In the aftermath of the Sept. 11 terror attacks, America enjoyed a sense of unity that was, if short-lived, a dramatic reminder that we are a single people with a strong and good national spirit.
Like so many of us, I was reminded of that spirit in what so far has been one of the most hopeful and unifying public moments of the American response to the pandemic, former President George W. Bush's recent eloquent and moving plea for unity.
But the reality today is so much different. This time around, we can't seem to put away partisan vituperation during the crisis itself. Our national politics seems as toxic as ever, our divisions more deeply rooted and widespread.
The tribalism into which nearly every public discussion degenerates now is not new to politics or to human nature. Our founders called it faction and saw it as a grave political threat. They devised a Constitution and a system of institutional checks and balances designed to mitigate and channel inveterate tribalistic tendencies.
But two further characteristics of our time exacerbate what the founders foresaw. The first is that we suffer from a kind of cultural and political amnesia, so that we no longer know or appreciate the origins or development of our political system that would allow for a sober assessment of its strengths and weaknesses. Surveys of civics awareness indicate woeful ignorance, even among those educated at the most prestigious schools. The second is that ours is a time of what sociologist James Hunter has called a legitimation crisis for institutions — a crisis of trust and confidence. From journalism to all the branches of government, from schools to churches, ordinary citizens have lost faith in our institutions.
The expansion of venues for public criticism of institutions, especially in social media, and the 24-hour news cycle, combined with a number of spectacular moral failures of leaders of prominent institutions, have generated skepticism, if not despair. Leaders often substitute ambition, profit or political grandstanding for the hard, unromantic work of fulfilling the mission, and serving the constituencies, of whatever institution they lead.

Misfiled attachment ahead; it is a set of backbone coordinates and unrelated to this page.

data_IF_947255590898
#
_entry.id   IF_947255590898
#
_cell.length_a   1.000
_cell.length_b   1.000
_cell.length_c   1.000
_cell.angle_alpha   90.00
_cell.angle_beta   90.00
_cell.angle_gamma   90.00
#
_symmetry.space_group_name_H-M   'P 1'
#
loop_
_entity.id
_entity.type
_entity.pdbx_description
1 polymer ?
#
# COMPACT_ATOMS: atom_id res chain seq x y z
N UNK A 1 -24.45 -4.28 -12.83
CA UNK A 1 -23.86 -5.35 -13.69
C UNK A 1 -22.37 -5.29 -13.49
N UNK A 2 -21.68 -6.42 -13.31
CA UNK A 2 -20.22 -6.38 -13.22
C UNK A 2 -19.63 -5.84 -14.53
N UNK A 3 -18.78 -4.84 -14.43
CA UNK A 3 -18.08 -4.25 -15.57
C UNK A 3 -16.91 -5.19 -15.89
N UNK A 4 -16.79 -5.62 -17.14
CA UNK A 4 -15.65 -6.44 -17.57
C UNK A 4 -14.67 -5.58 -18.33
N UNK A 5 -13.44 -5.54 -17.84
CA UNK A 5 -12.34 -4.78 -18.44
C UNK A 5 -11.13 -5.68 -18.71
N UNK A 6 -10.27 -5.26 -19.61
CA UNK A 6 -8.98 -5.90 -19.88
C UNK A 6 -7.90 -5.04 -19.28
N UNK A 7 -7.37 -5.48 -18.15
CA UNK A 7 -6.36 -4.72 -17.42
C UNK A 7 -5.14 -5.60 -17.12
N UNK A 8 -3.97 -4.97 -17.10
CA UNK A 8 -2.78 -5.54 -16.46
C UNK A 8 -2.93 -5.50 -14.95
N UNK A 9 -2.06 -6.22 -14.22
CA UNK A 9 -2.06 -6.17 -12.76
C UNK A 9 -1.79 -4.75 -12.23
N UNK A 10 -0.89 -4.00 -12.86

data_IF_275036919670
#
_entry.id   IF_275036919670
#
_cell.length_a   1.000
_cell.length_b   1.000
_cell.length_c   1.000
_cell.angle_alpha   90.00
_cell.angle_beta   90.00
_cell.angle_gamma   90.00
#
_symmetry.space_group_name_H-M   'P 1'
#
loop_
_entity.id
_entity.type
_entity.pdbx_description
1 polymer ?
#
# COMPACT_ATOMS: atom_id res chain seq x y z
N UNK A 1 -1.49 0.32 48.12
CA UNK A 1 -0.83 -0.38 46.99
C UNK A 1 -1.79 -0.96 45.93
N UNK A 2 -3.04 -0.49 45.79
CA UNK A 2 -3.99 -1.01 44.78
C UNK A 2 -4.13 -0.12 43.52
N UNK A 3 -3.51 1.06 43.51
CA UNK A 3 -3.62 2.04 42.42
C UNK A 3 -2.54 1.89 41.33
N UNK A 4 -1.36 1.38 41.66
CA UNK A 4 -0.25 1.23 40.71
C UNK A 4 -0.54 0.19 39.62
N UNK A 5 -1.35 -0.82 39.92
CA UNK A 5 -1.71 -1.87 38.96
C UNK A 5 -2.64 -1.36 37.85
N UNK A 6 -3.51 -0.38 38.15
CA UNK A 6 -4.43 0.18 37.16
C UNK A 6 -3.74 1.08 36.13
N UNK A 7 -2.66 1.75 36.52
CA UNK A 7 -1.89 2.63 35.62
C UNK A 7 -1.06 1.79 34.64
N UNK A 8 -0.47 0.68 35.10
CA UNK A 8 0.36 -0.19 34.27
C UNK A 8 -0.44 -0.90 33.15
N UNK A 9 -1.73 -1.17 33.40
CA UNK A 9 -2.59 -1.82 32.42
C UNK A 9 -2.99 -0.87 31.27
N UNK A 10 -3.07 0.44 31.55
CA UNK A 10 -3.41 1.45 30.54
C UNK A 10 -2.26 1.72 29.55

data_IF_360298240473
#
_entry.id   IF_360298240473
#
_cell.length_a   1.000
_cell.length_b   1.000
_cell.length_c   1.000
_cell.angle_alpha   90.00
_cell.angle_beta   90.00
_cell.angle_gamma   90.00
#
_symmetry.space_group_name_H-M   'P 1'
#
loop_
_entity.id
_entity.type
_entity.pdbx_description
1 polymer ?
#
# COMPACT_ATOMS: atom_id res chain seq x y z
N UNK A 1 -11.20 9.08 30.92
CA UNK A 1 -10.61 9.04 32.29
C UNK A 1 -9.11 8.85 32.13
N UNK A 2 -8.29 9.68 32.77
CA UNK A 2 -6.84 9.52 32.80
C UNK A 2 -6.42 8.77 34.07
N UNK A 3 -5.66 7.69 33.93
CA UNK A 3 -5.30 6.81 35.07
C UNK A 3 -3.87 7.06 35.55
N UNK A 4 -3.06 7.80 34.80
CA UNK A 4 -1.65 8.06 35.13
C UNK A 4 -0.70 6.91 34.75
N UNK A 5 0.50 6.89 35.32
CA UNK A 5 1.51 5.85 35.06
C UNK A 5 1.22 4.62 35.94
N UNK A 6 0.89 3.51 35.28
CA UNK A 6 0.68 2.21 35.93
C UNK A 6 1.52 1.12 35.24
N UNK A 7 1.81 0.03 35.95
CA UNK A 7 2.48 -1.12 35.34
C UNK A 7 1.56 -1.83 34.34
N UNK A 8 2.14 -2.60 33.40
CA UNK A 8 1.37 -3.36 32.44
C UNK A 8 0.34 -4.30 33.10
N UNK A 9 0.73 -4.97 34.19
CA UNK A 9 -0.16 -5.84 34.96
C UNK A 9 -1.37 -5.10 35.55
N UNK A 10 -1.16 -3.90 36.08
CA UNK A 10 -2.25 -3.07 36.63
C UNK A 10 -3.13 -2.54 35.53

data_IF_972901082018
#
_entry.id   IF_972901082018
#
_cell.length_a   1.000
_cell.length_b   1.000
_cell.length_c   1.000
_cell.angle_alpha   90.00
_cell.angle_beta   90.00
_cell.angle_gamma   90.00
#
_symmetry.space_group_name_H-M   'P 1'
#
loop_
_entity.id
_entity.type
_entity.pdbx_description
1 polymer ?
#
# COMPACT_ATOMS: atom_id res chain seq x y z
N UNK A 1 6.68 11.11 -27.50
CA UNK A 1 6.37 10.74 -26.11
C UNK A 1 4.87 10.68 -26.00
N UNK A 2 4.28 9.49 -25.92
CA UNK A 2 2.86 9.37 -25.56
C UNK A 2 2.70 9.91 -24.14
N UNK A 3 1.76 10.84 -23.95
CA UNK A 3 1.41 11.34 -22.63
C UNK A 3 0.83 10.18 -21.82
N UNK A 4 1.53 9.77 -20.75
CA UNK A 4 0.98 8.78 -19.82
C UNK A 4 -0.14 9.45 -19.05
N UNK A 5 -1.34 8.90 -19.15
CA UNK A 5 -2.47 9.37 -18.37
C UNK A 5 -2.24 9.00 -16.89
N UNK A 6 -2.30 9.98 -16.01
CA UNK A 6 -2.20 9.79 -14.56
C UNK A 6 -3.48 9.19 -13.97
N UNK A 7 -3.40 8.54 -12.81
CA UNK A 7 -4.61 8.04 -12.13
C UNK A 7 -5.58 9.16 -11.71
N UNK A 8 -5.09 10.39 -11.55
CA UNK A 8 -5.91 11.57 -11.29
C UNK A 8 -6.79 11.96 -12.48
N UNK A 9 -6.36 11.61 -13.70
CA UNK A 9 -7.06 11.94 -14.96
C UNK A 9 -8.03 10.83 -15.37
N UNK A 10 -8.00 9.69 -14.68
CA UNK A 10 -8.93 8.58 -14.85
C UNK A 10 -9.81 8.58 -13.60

To make matters worse, the most prominent contemporary political movements — on the progressive left and the populist right — are dismissive of institutions. The former sees institutions as bearers of oppressive practices, while the latter sees them as dominated by ideologically suspect experts. Lack of experience is now a boast of candidates for public office; similarly, journalists often substitute fame, ratings or the advancing of ideological goals for truth-telling. And seemingly everyone seeks the thrill of outsider denunciation.
In our time, participation in institutions is one of the great counters to the isolation and hostility that increasingly characterize our public life — or what passes as public life, conducted largely in the virtual world of social media. As American Enterprise Institute scholar Yuval Levin explains, institutions "offer us an edifying path to belonging, social status, and recognition; and they help to legitimate authority."
Levin's new book, A Time to Build: From Family and Community to Congress and the Campus, How Recommitting to Our Institutions Can Revive the American Dream, echoes the writing of the great French commentator on America, Alexis de Tocqueville. Tocqueville was both amazed and aghast at the restlessness of the American spirit, our insatiable pursuit of material well-being. The great counter to our maniacal emphasis on material success and our inveterate individualism was what Tocqueville called the arts of association, the joining together in public to accomplish goals that could not be achieved in isolation. Such arts led to the creation of a host of institutions, located between the individual and large, government entities.
One of the dangers of the economic impact of the pandemic is that there will be far fewer institutions between individuals and families, on the one hand, and large corporations and governments, on the other. The sense that our lives are controlled by large, impersonal forces beyond our influence was already present in American life before the pandemic. That is likely to grow, along with a sense of alienation and isolation.
Tocqueville thought that the shared building of institutions fostered a number of virtues: the habit of sacrificing short-term self-interest for long-term good; the fostering of the skills needed to build and sustain common enterprises; and the nourishing of civic friendship reaching across ideological divides.
As we emerge from the pandemic, it will now more than ever be a time to build up what we instead seem so eager to tear down.